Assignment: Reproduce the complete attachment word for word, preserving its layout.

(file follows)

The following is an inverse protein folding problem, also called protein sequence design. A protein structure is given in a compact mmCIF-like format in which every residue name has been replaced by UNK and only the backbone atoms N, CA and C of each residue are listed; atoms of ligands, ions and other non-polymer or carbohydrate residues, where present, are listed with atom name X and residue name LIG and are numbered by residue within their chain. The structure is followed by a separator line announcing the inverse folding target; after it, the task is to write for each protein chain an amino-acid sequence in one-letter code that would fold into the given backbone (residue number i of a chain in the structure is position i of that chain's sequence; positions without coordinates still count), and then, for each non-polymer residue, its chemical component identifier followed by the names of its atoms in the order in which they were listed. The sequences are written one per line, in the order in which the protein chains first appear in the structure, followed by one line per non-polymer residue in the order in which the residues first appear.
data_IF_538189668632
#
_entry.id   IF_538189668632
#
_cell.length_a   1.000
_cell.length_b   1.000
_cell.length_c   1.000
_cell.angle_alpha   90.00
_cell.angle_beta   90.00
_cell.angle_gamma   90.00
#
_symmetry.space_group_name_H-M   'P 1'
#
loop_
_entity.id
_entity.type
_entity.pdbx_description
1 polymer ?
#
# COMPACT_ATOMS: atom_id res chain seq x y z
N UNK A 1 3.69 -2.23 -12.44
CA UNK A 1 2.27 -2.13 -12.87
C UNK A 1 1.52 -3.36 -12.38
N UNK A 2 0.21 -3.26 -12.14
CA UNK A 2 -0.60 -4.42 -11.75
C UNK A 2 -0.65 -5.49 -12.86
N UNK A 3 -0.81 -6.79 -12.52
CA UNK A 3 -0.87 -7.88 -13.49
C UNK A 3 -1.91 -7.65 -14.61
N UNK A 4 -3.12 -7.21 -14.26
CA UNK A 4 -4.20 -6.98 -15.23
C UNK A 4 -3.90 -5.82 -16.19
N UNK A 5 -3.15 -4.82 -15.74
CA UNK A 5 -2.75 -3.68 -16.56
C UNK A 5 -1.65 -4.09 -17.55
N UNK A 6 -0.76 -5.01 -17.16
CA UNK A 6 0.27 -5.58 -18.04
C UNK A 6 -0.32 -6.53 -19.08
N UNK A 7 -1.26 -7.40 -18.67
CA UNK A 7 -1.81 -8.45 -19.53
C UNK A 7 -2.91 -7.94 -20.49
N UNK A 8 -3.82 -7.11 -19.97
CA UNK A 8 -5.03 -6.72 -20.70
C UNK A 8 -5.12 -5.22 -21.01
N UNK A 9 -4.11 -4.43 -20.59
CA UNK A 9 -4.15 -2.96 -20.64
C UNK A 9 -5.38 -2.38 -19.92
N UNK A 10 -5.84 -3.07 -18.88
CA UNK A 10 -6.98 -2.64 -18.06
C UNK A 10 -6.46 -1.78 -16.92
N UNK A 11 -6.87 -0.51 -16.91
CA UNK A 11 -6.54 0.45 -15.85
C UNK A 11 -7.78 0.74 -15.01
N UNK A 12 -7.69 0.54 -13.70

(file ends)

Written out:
The following is an inverse protein folding problem, also called protein sequence design. A protein structure is given in a compact mmCIF-like format in which every residue name has been replaced by UNK and only the backbone atoms N, CA and C of each residue are listed; atoms of ligands, ions and other non-polymer or carbohydrate residues, where present, are listed with atom name X and residue name LIG and are numbered by residue within their chain. The structure is followed by a separator line announcing the inverse folding target; after it, the task is to write for each protein chain an amino-acid sequence in one-letter code that would fold into the given backbone (residue number i of a chain in the structure is position i of that chain's sequence; positions without coordinates still count), and then, for each non-polymer residue, its chemical component identifier followed by the names of its atoms in the order in which they were listed. The sequences are written one per line, in the order in which the protein chains first appear in the structure, followed by one line per non-polymer residue in the order in which the residues first appear.
data_IF_538189668632
#
_entry.id   IF_538189668632
#
_cell.length_a   1.000
_cell.length_b   1.000
_cell.length_c   1.000
_cell.angle_alpha   90.00
_cell.angle_beta   90.00
_cell.angle_gamma   90.00
#
_symmetry.space_group_name_H-M   'P 1'
#
loop_
_entity.id
_entity.type
_entity.pdbx_description
1 polymer ?
#
# COMPACT_ATOMS: atom_id res chain seq x y z
N UNK A 1 3.69 -2.23 -12.44
CA UNK A 1 2.27 -2.13 -12.87
C UNK A 1 1.52 -3.36 -12.38
N UNK A 2 0.21 -3.26 -12.14
CA UNK A 2 -0.60 -4.42 -11.75
C UNK A 2 -0.65 -5.49 -12.86
N UNK A 3 -0.81 -6.79 -12.52
CA UNK A 3 -0.87 -7.88 -13.49
C UNK A 3 -1.91 -7.65 -14.61
N UNK A 4 -3.12 -7.21 -14.26
CA UNK A 4 -4.20 -6.98 -15.23
C UNK A 4 -3.90 -5.82 -16.19
N UNK A 5 -3.15 -4.82 -15.74
CA UNK A 5 -2.75 -3.68 -16.56
C UNK A 5 -1.65 -4.09 -17.55
N UNK A 6 -0.76 -5.01 -17.16
CA UNK A 6 0.27 -5.58 -18.04
C UNK A 6 -0.32 -6.53 -19.08
N UNK A 7 -1.26 -7.40 -18.67
CA UNK A 7 -1.81 -8.45 -19.53
C UNK A 7 -2.91 -7.94 -20.49
N UNK A 8 -3.82 -7.11 -19.97
CA UNK A 8 -5.03 -6.72 -20.70
C UNK A 8 -5.12 -5.22 -21.01
N UNK A 9 -4.11 -4.43 -20.59
CA UNK A 9 -4.15 -2.96 -20.64
C UNK A 9 -5.38 -2.38 -19.92
N UNK A 10 -5.84 -3.07 -18.88
CA UNK A 10 -6.98 -2.64 -18.06
C UNK A 10 -6.46 -1.78 -16.92
N UNK A 11 -6.87 -0.51 -16.91
CA UNK A 11 -6.54 0.45 -15.85
C UNK A 11 -7.78 0.74 -15.01
N UNK A 12 -7.69 0.54 -13.70